That list comes from my head.  My heart aches most for the last dogs on the list who have been put in that category by the very people who were supposed to take care of them, train them, socialize them and love them (their owners).  I look forward to the day when that category of dog is no longer being created.  All it would take is for every puppy to be well-socialized.  That's it.  That would solve the problem. 

Comments

I've come to the same conclusions.  I think it takes a greater emotional toll  when you have to make rational life and death decisions based on a finite set of resources.  

Before I address the gist of your blog I'd like to offer that the following words are from a man who has dedicated 50 years of his life to every single aspect of animal rescue, to include a 4-year stint as a licensed wildlife rehabber. I am not a rookie nor a keyboard advocate. The solutions I offer below come from a lifetime of experience and knowledge.

You wrote, "I'm struggling with the reality of the sheltering world." Cindy, I find it encouraging that you struggle with this utterly failed industry. You provided no solutions in your thinking with your head. So I'd like to appeal to your heart which clearly senses the flaws and shortcomings of this disaster we call sheltering.

Dogs and cats are social animals. Like humans they require their own kind for company to maintain their emotional balance. To stick them in cages and isolate them in solitary confinement is a direct violation of this basic principle.

The shelter environment - this prison system - is not the place for social animals or their rehabilitation. What shelter "experts" call enrichment is a cheap excuse for a solution. It is no more than diddling to entertain imprisoned animals. In fact, the longer the stay the closer to kennel crazy or totally withdrawn they become even with enrichment.

Animal rescue is simple. It is straightforward. Industry insiders don't want us to believe that because then they'd be out of a job. Large executive teams, bloated staffs and unwieldy organizational structure all serve to get in the way of saving lives. The answer lies with streamlining and volunteers. Like or not shelter directors, your days are numbered. This economy will bring about some major changes.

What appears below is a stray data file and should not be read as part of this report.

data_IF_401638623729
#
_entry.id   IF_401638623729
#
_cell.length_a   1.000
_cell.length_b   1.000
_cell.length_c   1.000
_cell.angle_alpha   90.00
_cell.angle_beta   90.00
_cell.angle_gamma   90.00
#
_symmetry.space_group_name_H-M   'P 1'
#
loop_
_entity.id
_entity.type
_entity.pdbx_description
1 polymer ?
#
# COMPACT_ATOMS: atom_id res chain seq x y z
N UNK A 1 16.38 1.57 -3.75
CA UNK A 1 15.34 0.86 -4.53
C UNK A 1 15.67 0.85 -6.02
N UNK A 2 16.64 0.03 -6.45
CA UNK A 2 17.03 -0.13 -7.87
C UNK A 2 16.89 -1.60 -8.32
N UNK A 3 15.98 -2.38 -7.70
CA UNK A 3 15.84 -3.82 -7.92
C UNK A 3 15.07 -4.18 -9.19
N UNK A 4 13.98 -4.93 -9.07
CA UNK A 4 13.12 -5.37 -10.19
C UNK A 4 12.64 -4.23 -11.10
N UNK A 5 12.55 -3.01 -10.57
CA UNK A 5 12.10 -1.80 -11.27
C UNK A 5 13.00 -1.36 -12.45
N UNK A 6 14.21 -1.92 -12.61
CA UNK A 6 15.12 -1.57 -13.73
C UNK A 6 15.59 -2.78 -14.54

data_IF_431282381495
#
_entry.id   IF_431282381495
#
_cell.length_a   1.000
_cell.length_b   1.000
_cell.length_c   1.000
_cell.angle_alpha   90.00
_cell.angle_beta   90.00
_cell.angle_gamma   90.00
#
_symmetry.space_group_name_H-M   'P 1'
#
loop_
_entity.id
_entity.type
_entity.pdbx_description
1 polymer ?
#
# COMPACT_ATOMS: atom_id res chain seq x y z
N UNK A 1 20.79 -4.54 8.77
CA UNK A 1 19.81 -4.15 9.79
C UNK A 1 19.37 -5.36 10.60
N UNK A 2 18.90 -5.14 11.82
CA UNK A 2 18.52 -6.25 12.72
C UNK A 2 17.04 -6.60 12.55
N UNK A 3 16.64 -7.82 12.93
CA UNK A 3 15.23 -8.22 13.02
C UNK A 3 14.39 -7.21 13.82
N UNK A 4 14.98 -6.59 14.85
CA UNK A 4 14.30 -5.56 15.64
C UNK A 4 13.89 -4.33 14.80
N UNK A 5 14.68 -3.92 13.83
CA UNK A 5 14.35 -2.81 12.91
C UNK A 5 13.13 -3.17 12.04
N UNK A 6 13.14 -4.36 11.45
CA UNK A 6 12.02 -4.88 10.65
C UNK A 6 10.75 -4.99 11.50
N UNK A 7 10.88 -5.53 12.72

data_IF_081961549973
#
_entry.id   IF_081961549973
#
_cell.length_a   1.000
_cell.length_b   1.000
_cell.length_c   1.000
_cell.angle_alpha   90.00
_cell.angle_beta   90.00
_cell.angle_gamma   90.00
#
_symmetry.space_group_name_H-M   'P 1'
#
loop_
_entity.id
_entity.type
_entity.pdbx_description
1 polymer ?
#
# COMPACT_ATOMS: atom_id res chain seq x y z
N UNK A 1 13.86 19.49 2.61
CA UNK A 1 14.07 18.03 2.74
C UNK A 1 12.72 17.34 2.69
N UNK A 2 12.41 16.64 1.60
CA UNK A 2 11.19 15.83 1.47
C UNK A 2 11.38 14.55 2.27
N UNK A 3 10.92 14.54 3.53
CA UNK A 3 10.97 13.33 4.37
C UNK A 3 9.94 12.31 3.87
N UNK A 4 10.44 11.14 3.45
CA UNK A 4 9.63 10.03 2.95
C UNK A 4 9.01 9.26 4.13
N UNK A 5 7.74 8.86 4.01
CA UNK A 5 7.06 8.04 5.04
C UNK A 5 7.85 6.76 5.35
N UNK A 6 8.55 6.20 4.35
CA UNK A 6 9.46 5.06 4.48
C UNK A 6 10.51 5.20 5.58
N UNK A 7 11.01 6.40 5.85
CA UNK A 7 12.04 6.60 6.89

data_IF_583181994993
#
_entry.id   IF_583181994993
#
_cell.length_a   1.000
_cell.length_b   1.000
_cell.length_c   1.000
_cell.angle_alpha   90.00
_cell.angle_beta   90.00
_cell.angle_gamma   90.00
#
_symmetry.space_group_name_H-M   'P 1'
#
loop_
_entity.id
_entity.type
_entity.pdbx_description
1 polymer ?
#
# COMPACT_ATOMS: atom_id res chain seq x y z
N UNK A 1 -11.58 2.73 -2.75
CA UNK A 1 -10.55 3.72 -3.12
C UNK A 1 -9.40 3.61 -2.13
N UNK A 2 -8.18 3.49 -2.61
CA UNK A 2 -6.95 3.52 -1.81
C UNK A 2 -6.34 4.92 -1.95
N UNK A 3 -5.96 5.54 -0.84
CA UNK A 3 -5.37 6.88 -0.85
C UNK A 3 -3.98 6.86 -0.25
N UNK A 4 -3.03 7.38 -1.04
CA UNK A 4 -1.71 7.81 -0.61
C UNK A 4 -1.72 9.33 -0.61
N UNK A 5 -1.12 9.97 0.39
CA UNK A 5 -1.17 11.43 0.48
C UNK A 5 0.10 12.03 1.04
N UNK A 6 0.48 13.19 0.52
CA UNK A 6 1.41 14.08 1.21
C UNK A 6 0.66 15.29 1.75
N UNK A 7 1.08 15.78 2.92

Here's the solution. I'm not going to outline it here. It deserves better than a few sentences. It's already in writing. This model works.

Got your interest? Go to links below if you want to see the way of the future. Hope this helps your heart, Cindy. I think you'll smile when you read it...

Link 1 = http://tinyurl.com/36mnkfw

Link 2 = http://tinyurl.com/37mxasv

Although I agree about the order of priorities, it still makes me really sad. I would love to see shelters/rescues that specialize in handling dogs with severe behavioral issues... that way the dogs in need of a LOT of rehab can get it but without impacting the lives of dogs who are more adoption ready. At the moment, I don't know of any such shelter/rescue. When you think of the cost in terms of time and money, it is easy to see why such a shelter/rescue doesn't (to my knowledge) exist. Rehabilitating a dog with multiple behavioral issues is not an easy task, even for an experienced handler. Undoing what has been done takes loads of time and resources. In an ideal world, the days would be longer and money would grow on trees... until that happens though, shelter volunteers and trainers are doing their best to prevent dogs from being in danger of being euthanized while at the same time making life for dogs within shelters more bearable. There is absolutely no shame in that and I wish all shelters (hell, even all owners!) would invest that many resources in the animals in their care.